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Climate change could cost Andean countries US$30 billion per year by 2025, according to a study.

The study was commissioned by the Andean Community of Nations and carried out by the Peruvian University of the Pacific, with the support of specialists from Bolivia, Colombia and Ecuador.

The figure represents 4.5 per cent of the countries' combined gross domestic product.

According to Carlos Amat y Leon, Peru's former agriculture minister and coordinator of the research team, this is equivalent to "the amount that [the Andean] countries devote to public health expenses today".

He adds that the estimated cost could be higher if losses in biodiversity and clean water supply, damage to human health, and El Niño-related impacts are also taken into account.

The researchers extrapolated data from a range of international studies about the economic impact of natural disasters in the four countries, such as floods and avalanches. They analysed the cost of rebuilding houses and infrastructure, as well as the relocation of the affected population, Amat y Leon told SciDev.Net.

They conclude that investment in scientific research is crucial to evaluate changes in Andean and Amazonian ecosystems — namely their effects on biodiversity, economic and social infrastructure — and the development models of the countries themselves.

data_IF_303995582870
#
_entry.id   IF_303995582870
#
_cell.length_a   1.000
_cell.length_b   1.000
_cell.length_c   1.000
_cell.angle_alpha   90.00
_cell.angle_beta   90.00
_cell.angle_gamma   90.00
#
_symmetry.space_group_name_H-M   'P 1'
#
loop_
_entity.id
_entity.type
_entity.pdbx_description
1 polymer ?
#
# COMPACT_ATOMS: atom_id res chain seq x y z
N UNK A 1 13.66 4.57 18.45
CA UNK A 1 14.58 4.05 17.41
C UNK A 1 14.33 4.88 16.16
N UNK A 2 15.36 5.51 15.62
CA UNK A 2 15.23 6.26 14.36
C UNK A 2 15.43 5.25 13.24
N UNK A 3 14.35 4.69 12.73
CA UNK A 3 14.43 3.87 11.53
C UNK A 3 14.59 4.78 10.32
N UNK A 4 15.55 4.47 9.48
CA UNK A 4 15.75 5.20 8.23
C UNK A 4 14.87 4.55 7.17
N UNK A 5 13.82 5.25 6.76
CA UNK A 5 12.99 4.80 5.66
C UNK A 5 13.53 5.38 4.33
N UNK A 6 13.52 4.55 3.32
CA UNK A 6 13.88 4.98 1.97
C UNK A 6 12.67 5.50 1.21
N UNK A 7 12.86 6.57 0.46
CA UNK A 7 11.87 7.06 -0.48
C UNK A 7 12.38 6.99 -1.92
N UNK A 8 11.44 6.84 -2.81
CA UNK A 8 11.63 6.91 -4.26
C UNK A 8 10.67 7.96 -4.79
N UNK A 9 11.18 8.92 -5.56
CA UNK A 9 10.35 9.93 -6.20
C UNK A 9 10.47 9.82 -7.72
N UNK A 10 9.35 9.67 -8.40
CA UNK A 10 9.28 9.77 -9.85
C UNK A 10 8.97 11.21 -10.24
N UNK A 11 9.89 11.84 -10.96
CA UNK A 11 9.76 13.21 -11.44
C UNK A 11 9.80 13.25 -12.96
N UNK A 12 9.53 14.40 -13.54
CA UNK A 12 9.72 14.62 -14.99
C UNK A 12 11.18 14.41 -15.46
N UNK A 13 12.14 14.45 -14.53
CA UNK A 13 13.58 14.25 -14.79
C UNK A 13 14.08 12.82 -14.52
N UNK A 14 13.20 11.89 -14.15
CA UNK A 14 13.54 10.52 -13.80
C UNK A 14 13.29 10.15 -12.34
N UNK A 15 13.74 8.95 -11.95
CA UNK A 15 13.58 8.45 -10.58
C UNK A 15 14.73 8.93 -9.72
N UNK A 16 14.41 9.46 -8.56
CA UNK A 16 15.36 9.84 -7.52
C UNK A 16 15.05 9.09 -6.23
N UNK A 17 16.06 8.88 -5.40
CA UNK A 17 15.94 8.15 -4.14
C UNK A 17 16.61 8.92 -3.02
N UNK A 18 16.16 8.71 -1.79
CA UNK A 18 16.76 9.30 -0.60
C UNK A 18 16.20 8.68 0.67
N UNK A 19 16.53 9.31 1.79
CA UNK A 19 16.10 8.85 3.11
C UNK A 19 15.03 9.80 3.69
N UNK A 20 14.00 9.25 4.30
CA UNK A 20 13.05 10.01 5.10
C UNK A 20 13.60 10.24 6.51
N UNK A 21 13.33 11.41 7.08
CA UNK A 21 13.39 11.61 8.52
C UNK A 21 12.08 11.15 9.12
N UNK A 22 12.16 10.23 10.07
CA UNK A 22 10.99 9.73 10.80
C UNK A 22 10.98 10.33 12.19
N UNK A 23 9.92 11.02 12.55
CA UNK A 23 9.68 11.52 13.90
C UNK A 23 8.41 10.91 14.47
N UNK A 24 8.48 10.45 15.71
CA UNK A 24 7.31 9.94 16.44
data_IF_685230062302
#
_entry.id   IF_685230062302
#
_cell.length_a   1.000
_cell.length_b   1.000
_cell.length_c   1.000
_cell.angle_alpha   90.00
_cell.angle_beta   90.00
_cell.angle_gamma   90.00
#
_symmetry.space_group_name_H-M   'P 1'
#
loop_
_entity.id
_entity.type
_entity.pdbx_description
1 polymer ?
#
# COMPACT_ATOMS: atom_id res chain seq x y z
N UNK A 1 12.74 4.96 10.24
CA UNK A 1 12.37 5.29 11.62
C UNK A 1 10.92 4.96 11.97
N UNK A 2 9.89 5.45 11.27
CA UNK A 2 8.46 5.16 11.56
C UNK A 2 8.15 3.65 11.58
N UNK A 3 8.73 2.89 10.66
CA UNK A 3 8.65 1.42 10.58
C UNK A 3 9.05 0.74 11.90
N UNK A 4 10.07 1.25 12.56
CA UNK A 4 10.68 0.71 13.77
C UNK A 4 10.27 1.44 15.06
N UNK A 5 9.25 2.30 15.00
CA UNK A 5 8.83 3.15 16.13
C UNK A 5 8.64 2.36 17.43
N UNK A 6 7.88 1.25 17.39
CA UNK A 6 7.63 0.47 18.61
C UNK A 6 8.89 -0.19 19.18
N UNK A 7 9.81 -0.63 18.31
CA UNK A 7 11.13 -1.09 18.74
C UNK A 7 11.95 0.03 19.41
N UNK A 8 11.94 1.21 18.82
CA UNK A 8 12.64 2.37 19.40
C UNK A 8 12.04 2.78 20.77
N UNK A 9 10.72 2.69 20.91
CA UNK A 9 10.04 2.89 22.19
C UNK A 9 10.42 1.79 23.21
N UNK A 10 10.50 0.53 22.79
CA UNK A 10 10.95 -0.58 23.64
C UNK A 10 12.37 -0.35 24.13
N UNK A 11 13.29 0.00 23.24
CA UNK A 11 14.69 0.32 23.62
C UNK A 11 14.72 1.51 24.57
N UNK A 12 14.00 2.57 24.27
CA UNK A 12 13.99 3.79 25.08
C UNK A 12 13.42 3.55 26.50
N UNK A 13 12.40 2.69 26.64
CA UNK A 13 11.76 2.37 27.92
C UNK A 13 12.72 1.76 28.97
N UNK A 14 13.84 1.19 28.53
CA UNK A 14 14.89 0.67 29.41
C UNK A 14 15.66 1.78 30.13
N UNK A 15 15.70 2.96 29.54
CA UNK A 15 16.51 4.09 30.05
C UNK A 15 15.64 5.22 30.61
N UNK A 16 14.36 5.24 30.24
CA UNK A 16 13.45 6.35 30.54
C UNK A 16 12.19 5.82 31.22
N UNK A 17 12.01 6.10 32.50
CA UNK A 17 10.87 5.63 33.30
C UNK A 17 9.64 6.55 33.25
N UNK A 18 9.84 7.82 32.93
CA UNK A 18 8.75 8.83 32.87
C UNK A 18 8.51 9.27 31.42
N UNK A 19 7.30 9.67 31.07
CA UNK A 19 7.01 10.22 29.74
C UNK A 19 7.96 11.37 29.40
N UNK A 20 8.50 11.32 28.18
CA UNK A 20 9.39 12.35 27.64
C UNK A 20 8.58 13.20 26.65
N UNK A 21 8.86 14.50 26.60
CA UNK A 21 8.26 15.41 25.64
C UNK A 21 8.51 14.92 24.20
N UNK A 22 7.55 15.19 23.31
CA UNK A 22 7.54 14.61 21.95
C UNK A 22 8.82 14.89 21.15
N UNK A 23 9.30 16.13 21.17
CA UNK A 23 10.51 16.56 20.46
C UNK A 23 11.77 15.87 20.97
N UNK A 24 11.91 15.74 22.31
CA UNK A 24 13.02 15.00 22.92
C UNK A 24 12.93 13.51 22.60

The study also highlights the key role in the region played by the Andes, which provides ten per cent of global water sources through to its glaciers. Experts say that the melting of glaciers in central Andes has accelerated over the last 25 years.

The researchers say that the Andean countries provide a clear indication of the impact of climate change worldwide in the future, making it the ideal place to try technologies and scientific methods to prevent, reduce and adapt infrastructure to a range of challenges.

The study also predicts that 70 per cent of Andean people will have severe difficulties in accessing clean water sources by 2025. By 2020, about 40 million people will be at risk of losing their water supplies as well as some crops, due to the melting of the glaciers and greater desertification of the Andean mountains.

The study was presented at the Summit of Latin American, Caribbean and European countries held in Lima, Peru, last week (15–18 May).

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